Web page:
MedicalResearch.com Interview with: Abigail R.A. Aiken, MD, MPH, PhD Assistant Professor LBJ School of Public Affairs University of Texas at Austin Austin, TX, 78713 MedicalResearch.com: What is the background for this study? Response: As Zika began to emerge as an epidemic in Latin America and its links with microcephaly began to be realized, we were aware that women in the region who were already pregnant or who would become pregnant would have a very limited set of reproductive options. Research and media attention about the possible biological effects of Zika in pregnancy began to appear rapidly. But much less attention was been paid to the impacts of Zika on women. We followed the responses of governments and health organizations and when they began to issue advisories warning women to avoid pregnancy, we knew it would be important to investigate the impacts of those advisories. A country-wide policy that is impossible to follow if you are pregnant or cannot avoid pregnancy is an unusual and important public issue. Accurate data on abortion are very difficult to obtain in Latin America because in most countries, abortion is highly restricted. We wanted to provide a window on the issue of how women were responding to the risks of Zika and its associated advisories, so we worked with Women on Web (WoW), an online non-profit telemedicine initiative that provides safe medical abortion to women in countries where safe, legal abortion is not universally available. (more…)
Author Interviews, Hearing Loss, OBGYNE / 22.06.2016

MedicalResearch.com Interview with: Dr. Álex García-Faura Scientific Director of the Institut Marquès Spain MedicalResearch.com: What is the background for this study? What are the main findings? Response: Our clinical research during the last three years has been focused on the effects of music during the early stages of life; in our preliminary studies, applying music to pregnant patients using abdominal speakers, we discovered that there was no fetal reaction to music and that the fetus would only be able to hear it as a distorted whisper because of the effects of the abdominal wall. We thought that it would be necessary to get the music closer to the fetus, and we decided to try to apply the music vaginally. It was a great decision. (more…)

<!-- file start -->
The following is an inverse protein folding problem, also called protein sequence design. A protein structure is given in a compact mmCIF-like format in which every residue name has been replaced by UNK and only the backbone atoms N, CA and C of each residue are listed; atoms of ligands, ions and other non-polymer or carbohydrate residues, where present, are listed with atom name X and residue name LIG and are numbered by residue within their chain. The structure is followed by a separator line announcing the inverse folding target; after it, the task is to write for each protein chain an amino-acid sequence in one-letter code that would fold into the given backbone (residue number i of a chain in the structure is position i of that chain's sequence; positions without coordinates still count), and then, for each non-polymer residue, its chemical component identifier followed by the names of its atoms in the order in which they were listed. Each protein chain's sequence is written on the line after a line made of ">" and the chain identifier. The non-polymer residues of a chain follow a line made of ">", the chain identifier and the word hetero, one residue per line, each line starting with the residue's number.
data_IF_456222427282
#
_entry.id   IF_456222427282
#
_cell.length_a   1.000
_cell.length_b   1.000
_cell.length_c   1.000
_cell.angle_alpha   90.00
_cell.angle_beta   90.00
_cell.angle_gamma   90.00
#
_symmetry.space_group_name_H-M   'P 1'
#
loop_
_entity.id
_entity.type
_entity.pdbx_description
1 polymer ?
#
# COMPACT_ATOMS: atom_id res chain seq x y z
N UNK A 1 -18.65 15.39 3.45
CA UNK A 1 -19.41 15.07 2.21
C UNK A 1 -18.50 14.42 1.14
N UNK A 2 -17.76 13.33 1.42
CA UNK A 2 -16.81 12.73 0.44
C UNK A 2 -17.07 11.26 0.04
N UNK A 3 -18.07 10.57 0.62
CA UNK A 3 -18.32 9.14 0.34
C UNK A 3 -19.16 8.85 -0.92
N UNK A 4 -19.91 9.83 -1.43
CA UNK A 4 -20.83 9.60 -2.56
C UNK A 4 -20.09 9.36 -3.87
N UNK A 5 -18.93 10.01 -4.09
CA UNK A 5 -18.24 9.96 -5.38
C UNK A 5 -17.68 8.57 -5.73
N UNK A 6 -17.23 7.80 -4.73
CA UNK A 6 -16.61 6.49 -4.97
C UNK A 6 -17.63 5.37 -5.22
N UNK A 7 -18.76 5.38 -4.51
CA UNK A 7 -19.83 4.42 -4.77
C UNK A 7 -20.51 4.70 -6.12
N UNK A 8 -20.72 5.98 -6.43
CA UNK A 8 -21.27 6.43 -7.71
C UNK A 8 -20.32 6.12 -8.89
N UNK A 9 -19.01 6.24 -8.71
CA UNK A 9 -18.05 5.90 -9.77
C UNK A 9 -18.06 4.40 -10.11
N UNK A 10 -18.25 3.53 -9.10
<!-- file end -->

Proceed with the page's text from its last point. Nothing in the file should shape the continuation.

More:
Author Interviews, Cannabis, OBGYNE, Pediatrics / 21.06.2016

MedicalResearch.com Interview with: Dr. Hanan El Marroun, PhD Assistant Professor Department of Child and Adolescent Psychiatry, Department of Epidemiology The Generation R Study Erasmus, The Netherlands MedicalResearch.com: What is the background for this study? What are the main findings? Response: The background for the study is that little is known about the potential long-term effects of cannabis exposure during pregnancy on child development. The main findings are the prenatal cannabis exposure was associated with differences in cortical thickness in childhood. MedicalResearch.com: What should readers take away from your report? Response: That our findings suggest an association between prenatal cannabis exposure and cortical thickness in children. However, the results must be carefully interpreted, as there may be other factors involved that we did not take into account. Therefore, further research is needed to explore the causal nature of this association. (more…)